New Illinois law institutes a parole process, and applies this up to age 21. Other states have adopted or are considering similar reforms.
Why should people be cut off from the logic of having a separate youth justice system—that people change, that people grow, that people should not be defined by an act—because they are a day over 18?
A new Illinois reform (House Bill 531), signed into law this month by Governor J.B. Pritzker, defies the usual pattern that in the United States even bold youth justice reforms stop at the age of majority, if not earlier.
It does so by creating a parole process for most people who will be convicted of offenses they committed before the age of 21, providing them review after either 10 years or 20 years depending on the offense category. Jobi Cates, executive director of Restore Justice, an Illinois-based group that helped craft and steer HB 531, told me that the law starts “chipping away at what’s been a completely merciless system.”
While the law has major limitations, it also opens doors to think differently about what criminal justice reform can look like.
It builds on two reform areas that are bubbling up nationwide—first in challenging the upper limit of youth justice, and second in promoting a mechanism with which to counter virtual life sentences.
Reintroducing a parole process
Illinois eliminated its parole process in 1978. Last year, an Injustice Watch investigation found that 167 people who were incarcerated in Illinois for crimes they committed as minors were scheduled to spend at least 50 years in prison without parole eligibility.
HB 531 seeks to counter sentences like these in the future. It reintroduces in Illinois the idea that one should at least have the ability to petition for parole, and it enables such petitions within the first two decades of incarceration rather than centuries in the future.
According to the Chicago Tribune, this is the first Illinois measure to allow some new group of people to petition for discretionary parole since 1978. (Illinois has kept a parole process just for people convicted prior to 1978.) Cates said that the law is the product of “years of attempts at various kinds of legislation that would introduce meaningful opportunities for release for people in Illinois who are trapped in a system that doesn’t offer parole.”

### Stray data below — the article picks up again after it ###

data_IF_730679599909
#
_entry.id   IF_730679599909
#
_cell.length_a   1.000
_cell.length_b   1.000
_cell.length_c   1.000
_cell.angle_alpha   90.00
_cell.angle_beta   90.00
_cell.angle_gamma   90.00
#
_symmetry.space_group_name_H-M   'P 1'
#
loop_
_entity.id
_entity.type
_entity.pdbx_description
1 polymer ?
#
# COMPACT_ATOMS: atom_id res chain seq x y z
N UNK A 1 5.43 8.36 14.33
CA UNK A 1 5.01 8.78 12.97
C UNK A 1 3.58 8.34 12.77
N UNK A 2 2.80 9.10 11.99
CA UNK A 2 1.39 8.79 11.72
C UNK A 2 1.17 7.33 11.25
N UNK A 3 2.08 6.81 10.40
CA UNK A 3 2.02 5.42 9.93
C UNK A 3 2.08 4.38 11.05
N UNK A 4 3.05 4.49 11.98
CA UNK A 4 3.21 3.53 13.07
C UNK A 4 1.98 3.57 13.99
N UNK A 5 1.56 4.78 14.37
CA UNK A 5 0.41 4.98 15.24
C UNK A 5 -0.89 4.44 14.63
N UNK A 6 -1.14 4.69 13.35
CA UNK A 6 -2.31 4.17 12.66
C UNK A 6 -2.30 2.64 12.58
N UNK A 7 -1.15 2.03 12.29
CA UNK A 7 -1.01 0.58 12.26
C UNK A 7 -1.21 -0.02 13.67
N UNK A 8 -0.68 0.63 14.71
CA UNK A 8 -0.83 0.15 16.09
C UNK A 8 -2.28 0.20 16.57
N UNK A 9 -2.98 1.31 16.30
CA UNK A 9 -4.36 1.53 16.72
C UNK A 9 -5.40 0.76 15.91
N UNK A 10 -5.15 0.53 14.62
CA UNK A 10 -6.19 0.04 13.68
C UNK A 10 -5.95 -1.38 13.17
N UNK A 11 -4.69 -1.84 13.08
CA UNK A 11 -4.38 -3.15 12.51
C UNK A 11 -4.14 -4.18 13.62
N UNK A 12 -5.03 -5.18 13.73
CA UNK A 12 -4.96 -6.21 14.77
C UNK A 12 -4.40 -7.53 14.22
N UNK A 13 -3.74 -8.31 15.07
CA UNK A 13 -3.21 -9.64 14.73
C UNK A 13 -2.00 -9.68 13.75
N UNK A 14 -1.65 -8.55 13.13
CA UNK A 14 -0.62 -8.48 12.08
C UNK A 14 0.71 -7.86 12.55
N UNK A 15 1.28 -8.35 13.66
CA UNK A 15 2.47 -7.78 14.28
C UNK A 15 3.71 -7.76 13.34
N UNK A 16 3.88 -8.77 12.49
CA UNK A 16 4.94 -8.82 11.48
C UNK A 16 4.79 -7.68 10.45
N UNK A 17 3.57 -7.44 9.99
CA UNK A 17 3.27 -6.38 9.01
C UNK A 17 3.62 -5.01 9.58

It will not help those 167 prisoners, however, since it is not retroactive. Cates urged lawmakers to revisit this. “We are getting letters from people who won’t be getting released but who are desperate to show that they’ve changed, and there’s no mechanism to show that they’ve changed,” she said. (The Illinois Supreme Court issued a separate decision that could provide some of these people a shot at release.) The law has other restrictions that will limit its impact. It provides individuals a finite number of reviews over the course of their sentences. Also, people convicted of certain offenses and people who receive a natural life sentence have been carved-out from the legislation.
Still, future Illinois reforms can jump off of this new law rather than argue for instituting the very notion of parole. “You could continue raising the age, you could incrementally increase the number of reviews, you could increase the quality of review or the standards of how reviews are conducted,” Cates said. “There are dozens of ways you could make this better.”
In taking a first restricted step against life and virtual life sentences and by applying it to young adults, Illinois’s new law emulates a series of reforms recently adopted in California. In 2014, California adopted a system for people who committed crimes as minors to eventually be granted a “youth offender parole hearing.” (The hearing would come 15 to 25 years after incarceration.) Subsequent bills raised the age of eligibility for this “youthful” hearing, first to people under 23 and then to people under 26.
Lawmakers elsewhere have proposed similar if not bolder legislation. In at least two states, legislation introduced this year would make all incarcerated individuals (regardless of age) eligible for parole after 25 years of incarceration. Elsewhere, legislative proposals create opportunities for release, or move them forward in time, but use a cutoff age of 18.
In Rhode Island, for instance, a pending bill would mandate that a person be eligible for parole after 15 years if convicted as a minor. Its sponsor, state Representative Marcia Ranglin-Vassell, wrote in an email that she believed in “the restorative power of love to change and make us better human beings in spite of our past.” In 2017, the Senate passed similar legislation, which did not pass the House. A bill has stalled in the House Judiciary Committee again this year. Ranglin-Vassell expressed optimism that the bill could still pass. Oklahoma, Oregon, South Carolina, and Tennessee also have active bills that would end life-without-parole sentences for juveniles.
Raising the age to 21, or at least 18
The Illinois law also challenges the idea that youth justice stops at 18.
This upper line is ingrained in many criminal legal rules, but efforts are multiplying nationwide to question why it should be so strict. Beth Schwartzapfel reported on these efforts, and some of their early successes, in the Marshall Project last year.
“A line must be drawn,” Justice Antony Kennedy wrote in a 2005 decision, which also recognized that “the qualities that distinguish juveniles from adults do not disappear when an individual turns 18,” and also that “some under 18 have already attained a level of maturity some adults will never reach.” But Kennedy made this statement in a decision that itself moved the line at which one could be sentenced to the death penalty from 16 to 18.